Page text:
Sa Lapo Ki Nou Ladan (The Skin We’re In): Explorations into Skin Politics

Saturday 6th July 2024, LVMH Lecture Theatre, Central St Martins, 1 Granary Square, King’s Cross, London, N1C 4AA

CIAD’s third biennial dress conference is about the way skin has been used as a descriptor and signifier of identity and existence within the African Diaspora and the wider world. Skin has been used as a canvas for creative and cultural expression as well as being viewed of as a “costume” or dressed appearance in some fields. The very existence of the diaspora population is, in part, the result of false beliefs about dark skin and the behaviours of people who possess it.

Over the years this false impression has fostered a global negative perception of dark skin that has systematically permeated every aspect of modern life. The symbolism and meaning attributed to the politics of skin shade is pertinent to cohesive engagement with other members of the human species and as such has developed a relevance that has become impactful to cultural practices and social mobility.

As the largest organ in the human body, the skin is a great indicator of the general health and well-being of a person and holds a great deal of significance to the social, cultural, economic, and political movements and existences of people of African heritage. However, what can be constituted as “darker skin” is relative to the beliefs maintained in one’s environment. Cultural beliefs and practices have perpetuated a false narrative about what it means to have skin of certain shades and even how those shades are received in the digital space.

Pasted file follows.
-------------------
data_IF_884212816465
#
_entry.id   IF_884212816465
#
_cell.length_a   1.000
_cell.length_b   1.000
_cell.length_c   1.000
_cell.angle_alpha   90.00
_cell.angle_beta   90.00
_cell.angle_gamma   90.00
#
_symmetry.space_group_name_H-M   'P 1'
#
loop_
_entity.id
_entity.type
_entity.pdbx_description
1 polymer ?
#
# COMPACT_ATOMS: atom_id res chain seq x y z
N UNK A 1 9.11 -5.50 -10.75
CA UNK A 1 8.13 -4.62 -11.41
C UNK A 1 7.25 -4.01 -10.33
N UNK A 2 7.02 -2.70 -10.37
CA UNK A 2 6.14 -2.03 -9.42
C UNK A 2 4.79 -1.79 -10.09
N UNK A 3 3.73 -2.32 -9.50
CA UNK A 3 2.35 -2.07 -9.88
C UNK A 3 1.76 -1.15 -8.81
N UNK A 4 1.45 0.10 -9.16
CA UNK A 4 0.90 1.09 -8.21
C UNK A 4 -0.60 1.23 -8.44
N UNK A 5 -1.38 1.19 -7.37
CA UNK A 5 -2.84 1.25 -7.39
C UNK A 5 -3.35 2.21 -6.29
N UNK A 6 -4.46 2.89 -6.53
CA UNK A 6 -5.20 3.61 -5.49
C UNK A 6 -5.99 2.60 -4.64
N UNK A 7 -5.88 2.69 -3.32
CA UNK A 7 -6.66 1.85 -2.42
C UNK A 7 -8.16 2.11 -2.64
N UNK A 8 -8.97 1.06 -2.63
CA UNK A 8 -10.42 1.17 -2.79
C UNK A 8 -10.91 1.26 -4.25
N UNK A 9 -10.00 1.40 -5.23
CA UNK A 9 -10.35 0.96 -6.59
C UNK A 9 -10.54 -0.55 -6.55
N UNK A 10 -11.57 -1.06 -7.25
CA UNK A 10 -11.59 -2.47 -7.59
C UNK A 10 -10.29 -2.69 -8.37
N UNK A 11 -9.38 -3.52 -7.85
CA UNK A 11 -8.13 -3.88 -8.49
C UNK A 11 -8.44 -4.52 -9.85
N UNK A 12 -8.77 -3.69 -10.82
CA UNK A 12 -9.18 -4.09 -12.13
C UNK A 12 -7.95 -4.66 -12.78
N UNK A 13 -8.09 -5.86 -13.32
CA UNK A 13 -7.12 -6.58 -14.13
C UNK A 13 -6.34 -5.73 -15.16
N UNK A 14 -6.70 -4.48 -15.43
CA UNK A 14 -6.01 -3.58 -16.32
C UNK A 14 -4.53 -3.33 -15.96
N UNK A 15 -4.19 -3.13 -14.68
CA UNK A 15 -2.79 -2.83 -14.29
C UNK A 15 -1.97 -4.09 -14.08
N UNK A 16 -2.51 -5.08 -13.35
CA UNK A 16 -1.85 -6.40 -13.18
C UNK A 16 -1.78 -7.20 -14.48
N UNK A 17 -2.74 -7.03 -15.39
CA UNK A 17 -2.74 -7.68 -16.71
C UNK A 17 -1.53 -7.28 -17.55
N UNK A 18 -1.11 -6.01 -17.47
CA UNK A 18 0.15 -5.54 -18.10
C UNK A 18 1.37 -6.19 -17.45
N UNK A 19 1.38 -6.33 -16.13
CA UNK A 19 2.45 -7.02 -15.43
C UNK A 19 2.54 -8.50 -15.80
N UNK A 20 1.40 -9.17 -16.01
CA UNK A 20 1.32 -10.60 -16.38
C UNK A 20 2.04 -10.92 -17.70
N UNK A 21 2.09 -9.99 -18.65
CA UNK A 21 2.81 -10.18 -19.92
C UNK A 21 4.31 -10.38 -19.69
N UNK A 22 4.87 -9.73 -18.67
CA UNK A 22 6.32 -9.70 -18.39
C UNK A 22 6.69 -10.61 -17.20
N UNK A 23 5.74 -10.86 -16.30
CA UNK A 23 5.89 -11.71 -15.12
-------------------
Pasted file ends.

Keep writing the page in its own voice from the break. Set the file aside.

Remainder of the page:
For this third conference, there are three themes around the topic of skin politics:

First Theme: Colourism/ Featurism and Texturism; The challenges of phenotypic features on the creation and understanding of identity.

Second Theme: Scarification and Body Modification; How the body has been used as a canvas of cultural, emotional, or political self-expression.

Third Theme: Digital Racialisation; How technology and generative systems have been used to improve the relation to skin shade dynamics.

Researchers, writers, and relevant practitioners are being invited to submit a 300-word abstract based on one of the above themes. Please include the title of the paper and the name of the speaker. Each speaker will be allotted twenty minutes to present their paper; slide presentations are welcome but not strictly necessary.

Send submissions to

The deadline for submissions is Sunday 28th January 2024. Notification of the outcome will be advised by e-mail on or around Friday 2nd February 2024.